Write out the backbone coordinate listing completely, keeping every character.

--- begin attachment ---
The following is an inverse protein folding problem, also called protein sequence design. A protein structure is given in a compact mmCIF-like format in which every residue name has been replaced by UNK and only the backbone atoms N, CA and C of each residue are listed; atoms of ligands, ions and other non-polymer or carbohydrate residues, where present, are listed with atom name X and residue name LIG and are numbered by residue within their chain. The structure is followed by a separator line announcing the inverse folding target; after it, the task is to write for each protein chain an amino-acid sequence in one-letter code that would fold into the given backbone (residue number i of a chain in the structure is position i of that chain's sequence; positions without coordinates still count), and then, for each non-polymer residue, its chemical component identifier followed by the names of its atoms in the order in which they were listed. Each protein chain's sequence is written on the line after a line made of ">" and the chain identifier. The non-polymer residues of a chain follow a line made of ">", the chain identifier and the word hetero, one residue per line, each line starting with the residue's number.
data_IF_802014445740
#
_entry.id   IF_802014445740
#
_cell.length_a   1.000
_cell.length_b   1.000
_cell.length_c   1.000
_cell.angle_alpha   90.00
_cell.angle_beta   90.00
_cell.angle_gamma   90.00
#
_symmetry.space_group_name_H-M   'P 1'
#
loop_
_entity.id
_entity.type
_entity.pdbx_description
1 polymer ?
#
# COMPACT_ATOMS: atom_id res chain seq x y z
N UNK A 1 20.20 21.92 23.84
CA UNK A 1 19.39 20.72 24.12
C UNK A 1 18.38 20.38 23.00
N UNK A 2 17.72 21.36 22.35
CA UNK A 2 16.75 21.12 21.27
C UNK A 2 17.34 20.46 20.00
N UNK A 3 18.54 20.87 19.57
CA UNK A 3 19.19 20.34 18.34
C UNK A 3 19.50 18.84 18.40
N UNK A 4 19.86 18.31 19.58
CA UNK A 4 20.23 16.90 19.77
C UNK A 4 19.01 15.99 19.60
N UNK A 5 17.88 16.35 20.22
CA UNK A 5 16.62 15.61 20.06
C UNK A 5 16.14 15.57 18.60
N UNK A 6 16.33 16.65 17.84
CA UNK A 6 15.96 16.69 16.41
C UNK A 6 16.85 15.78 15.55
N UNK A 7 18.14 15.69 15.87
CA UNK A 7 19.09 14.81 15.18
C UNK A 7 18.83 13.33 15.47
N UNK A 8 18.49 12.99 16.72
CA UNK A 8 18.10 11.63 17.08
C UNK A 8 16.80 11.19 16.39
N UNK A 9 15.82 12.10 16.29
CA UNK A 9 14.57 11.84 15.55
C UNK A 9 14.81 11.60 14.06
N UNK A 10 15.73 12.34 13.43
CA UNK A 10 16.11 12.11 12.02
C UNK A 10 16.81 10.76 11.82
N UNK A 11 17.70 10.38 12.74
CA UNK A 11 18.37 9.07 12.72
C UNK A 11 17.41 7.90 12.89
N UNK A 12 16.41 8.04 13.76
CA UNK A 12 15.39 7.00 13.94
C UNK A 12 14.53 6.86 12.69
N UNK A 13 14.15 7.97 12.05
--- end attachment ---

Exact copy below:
The following is an inverse protein folding problem, also called protein sequence design. A protein structure is given in a compact mmCIF-like format in which every residue name has been replaced by UNK and only the backbone atoms N, CA and C of each residue are listed; atoms of ligands, ions and other non-polymer or carbohydrate residues, where present, are listed with atom name X and residue name LIG and are numbered by residue within their chain. The structure is followed by a separator line announcing the inverse folding target; after it, the task is to write for each protein chain an amino-acid sequence in one-letter code that would fold into the given backbone (residue number i of a chain in the structure is position i of that chain's sequence; positions without coordinates still count), and then, for each non-polymer residue, its chemical component identifier followed by the names of its atoms in the order in which they were listed. Each protein chain's sequence is written on the line after a line made of ">" and the chain identifier. The non-polymer residues of a chain follow a line made of ">", the chain identifier and the word hetero, one residue per line, each line starting with the residue's number.
data_IF_802014445740
#
_entry.id   IF_802014445740
#
_cell.length_a   1.000
_cell.length_b   1.000
_cell.length_c   1.000
_cell.angle_alpha   90.00
_cell.angle_beta   90.00
_cell.angle_gamma   90.00
#
_symmetry.space_group_name_H-M   'P 1'
#
loop_
_entity.id
_entity.type
_entity.pdbx_description
1 polymer ?
#
# COMPACT_ATOMS: atom_id res chain seq x y z
N UNK A 1 20.20 21.92 23.84
CA UNK A 1 19.39 20.72 24.12
C UNK A 1 18.38 20.38 23.00
N UNK A 2 17.72 21.36 22.35
CA UNK A 2 16.75 21.12 21.27
C UNK A 2 17.34 20.46 20.00
N UNK A 3 18.54 20.87 19.57
CA UNK A 3 19.19 20.34 18.34
C UNK A 3 19.50 18.84 18.40
N UNK A 4 19.86 18.31 19.58
CA UNK A 4 20.23 16.90 19.77
C UNK A 4 19.01 15.99 19.60
N UNK A 5 17.88 16.35 20.22
CA UNK A 5 16.62 15.61 20.06
C UNK A 5 16.14 15.57 18.60
N UNK A 6 16.33 16.65 17.84
CA UNK A 6 15.96 16.69 16.41
C UNK A 6 16.85 15.78 15.55
N UNK A 7 18.14 15.69 15.87
CA UNK A 7 19.09 14.81 15.18
C UNK A 7 18.83 13.33 15.47
N UNK A 8 18.49 12.99 16.72
CA UNK A 8 18.10 11.63 17.08
C UNK A 8 16.80 11.19 16.39
N UNK A 9 15.82 12.10 16.29
CA UNK A 9 14.57 11.84 15.55
C UNK A 9 14.81 11.60 14.06
N UNK A 10 15.73 12.34 13.43
CA UNK A 10 16.11 12.11 12.02
C UNK A 10 16.81 10.76 11.82
N UNK A 11 17.70 10.38 12.74
CA UNK A 11 18.37 9.07 12.72
C UNK A 11 17.41 7.90 12.89
N UNK A 12 16.41 8.04 13.76
CA UNK A 12 15.39 7.00 13.94
C UNK A 12 14.53 6.86 12.69
N UNK A 13 14.15 7.97 12.05